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New ceasefire comes into effect in Gaza

Egypt had earlier called on Israel and the Palestinians to commit to a new 72-hour ceasefire

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A fresh 72-hour ceasefire in Gaza began at 00:01 am Monday on the 33rd day of a conflict between Israel and Hamas that has killed more than 2,000 people.

Egypt had earlier called on Israel and the Palestinians to commit to a new ceasefire that would start at 2100 GMT and be in effect for 72 hours. A previous three-day pause expired on Friday and fighting in a month-old war resumed.

Earlier on Sunday, Israeli strikes on the Gaza Strip killed a 17-year-old Palestinian boy, a man and wounded several others, medics said.

According to emergency services spokesman Ashraf al-Qudra, the strike took place in the central town of Deir al-Balah.

The deaths raised to 1,891 the total number of Palestinians killed in violence since the July 8 launch of Israel's offensive into the strip, according to Agence France-Presse.

Meanwhile, an 11-year-old Palestinian boy was shot dead near the flashpoint city of Hebron (Al-Khalil) in the southern West Bank.
The Israeli military confirmed its troops opened fire in response to a “violent riot” and said an investigation into the boy’s death was under way.

Khalil Mohammed al-Anati had been playing outside his home at one end of Al-Fawwar refugee camp, southwest of the flashpoint city of Hebron, when an Israeli unit moved into the area, his uncle said.

Dozens of relatives and people gathered outside the morgue where the child's body was taken. The funeral was to be held later Sunday.

Truce talks

The Palestinians are examining a proposal for a new 72-hour ceasefire in Gaza, a Hamas spokesman said.

“There is a proposal for another 72-hour truce (to allow) for the continuation of negotiations,” Sami Abu Zuhri said in Gaza, without saying when it would begin.

“This proposal is being studied,” he added, indicating the Palestinian response would depend on “the seriousness of the Israeli position.”

Palestinian negotiators will remain in Cairo for an urgent meeting with the Arab League on Monday to discuss the Gaza crisis, Egypt's state MENA news agency said, according to Reuters news agency.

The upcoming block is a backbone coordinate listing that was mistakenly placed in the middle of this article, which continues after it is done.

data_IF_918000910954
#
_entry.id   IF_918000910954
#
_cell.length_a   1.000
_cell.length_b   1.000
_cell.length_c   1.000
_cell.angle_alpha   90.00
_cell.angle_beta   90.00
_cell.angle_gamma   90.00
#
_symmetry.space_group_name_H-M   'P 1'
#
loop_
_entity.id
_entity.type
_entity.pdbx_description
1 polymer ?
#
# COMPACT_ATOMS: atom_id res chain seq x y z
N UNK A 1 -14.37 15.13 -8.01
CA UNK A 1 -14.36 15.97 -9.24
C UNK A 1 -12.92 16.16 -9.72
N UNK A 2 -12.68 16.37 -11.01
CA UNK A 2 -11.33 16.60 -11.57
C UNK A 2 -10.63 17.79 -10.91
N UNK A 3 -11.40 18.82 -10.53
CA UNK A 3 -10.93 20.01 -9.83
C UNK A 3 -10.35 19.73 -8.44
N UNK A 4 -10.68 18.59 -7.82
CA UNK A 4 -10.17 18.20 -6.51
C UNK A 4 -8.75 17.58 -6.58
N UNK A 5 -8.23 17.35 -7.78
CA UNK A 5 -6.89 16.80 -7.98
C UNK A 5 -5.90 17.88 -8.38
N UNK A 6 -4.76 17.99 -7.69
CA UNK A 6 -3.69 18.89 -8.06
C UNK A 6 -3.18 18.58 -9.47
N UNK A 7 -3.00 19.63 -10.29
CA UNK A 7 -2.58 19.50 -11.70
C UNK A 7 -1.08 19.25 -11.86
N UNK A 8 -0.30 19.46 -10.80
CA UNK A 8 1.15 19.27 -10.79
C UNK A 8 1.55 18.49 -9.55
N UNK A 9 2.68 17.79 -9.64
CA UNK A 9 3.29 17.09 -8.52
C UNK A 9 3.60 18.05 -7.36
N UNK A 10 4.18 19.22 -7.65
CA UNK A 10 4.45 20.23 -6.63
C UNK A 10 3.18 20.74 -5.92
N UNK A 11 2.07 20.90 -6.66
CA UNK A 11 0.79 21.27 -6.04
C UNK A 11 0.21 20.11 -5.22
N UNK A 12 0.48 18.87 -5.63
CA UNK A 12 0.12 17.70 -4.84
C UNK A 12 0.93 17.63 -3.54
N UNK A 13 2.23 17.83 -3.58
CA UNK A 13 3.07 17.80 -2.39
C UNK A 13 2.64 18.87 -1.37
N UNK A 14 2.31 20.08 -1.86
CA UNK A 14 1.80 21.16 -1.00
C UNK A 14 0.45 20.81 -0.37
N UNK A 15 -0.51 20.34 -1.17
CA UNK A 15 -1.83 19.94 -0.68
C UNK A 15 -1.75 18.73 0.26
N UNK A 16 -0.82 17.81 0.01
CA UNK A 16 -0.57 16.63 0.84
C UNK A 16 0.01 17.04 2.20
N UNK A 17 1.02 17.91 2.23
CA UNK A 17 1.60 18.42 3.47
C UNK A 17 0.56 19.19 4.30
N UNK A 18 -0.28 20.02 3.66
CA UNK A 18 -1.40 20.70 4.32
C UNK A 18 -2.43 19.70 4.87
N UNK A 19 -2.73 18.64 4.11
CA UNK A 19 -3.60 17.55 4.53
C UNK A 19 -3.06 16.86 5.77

The Palestinian delegation had said it was likely to abandon Egyptian-mediated talks on Sunday unless Israel agreed to return to the table without pre-conditions.

Hamas chief on truce

Hamas chief Khaled Meshaal told Agence France-Presse in Doha on Sunday that a lasting truce must lead to the lifting by Israel of its blockade of the Gaza Strip.

The ceasefire Hamas reached with Israel on Sunday “is one of the ways or tactics to ensure successful negotiations or to facilitate the delivery of humanitarian aid to Gaza,” said Meshaal.

The final “goal we insist on is having the demands of Palestinians met and the Gaza Strip exist without a blockade.”

“We insist on this goal. In the case of Israeli procrastination or continued aggression, Hamas is ready with other Palestinian factions to resist on ground and politically and... to face all possibilities,” he said.

Benjamin Netanyahu

Also on Sunday, Israel said it will not take part in truce talks while violence is ongoing.

Prime Minister Benjamin Netanyahu said that Israel would stay away from Egyptian-mediated truce talks with Hamas as long as Palestinian rocket and mortar attacks from the Gaza Strip continued.

“Israel will not negotiate under fire,” Netanyahu said in broadcast remarks at the weekly meeting of his cabinet in Tel Aviv.

“At no stage did we declare [Israel's military offensive] was over,” he said. “The operation will continue until its objective - the restoration of quiet over a protraced period - is achieved. I said at the beginning and throughout the operation - it will take time, and stamina is required.”

Infographic: Gaza fatalities
Infographic: Gaza fatalities


Bloodiest conflict

Jordan’s King Abdullah II warned that Israel will only achieve security for its people through a peace settlement with the Palestinians leading to the establishment of their own state.

The Jordanian king called the month-long Gaza conflict “the bloodiest and most devastating in terms of casualties,” and blamed Israel for the bloodshed.

“First and foremost, Israel is responsible for the aggression in the Strip,” Abdullah in an interview published by the independent Al-Ghad newspaper.

“Israel’s security will not be achieved without a genuine pursuit of comprehensive just peace and the two-state solution,” he said, referring to a Palestinian state living side by side with Israel.

“This is the only way for Israel to guarantee its security and gain the acceptance of the region and the entire world,” Abdullah added.

Gaza officials said most of the Palestinians killed since July 8 were civilians, while Israel said 64 of its soldiers and three civilians have been killed in the fighting.

Heavy civilian casualties and destruction during Israel’s campaign in packed residential areas of the Gaza Strip have raised international alarm over the past month.

Israel expanded its air and naval bombardment into a ground offensive on July 17 and pulled its infantry and armor out of the enclave last week after saying it had destroyed more than 30 infiltration tunnels dug by militants.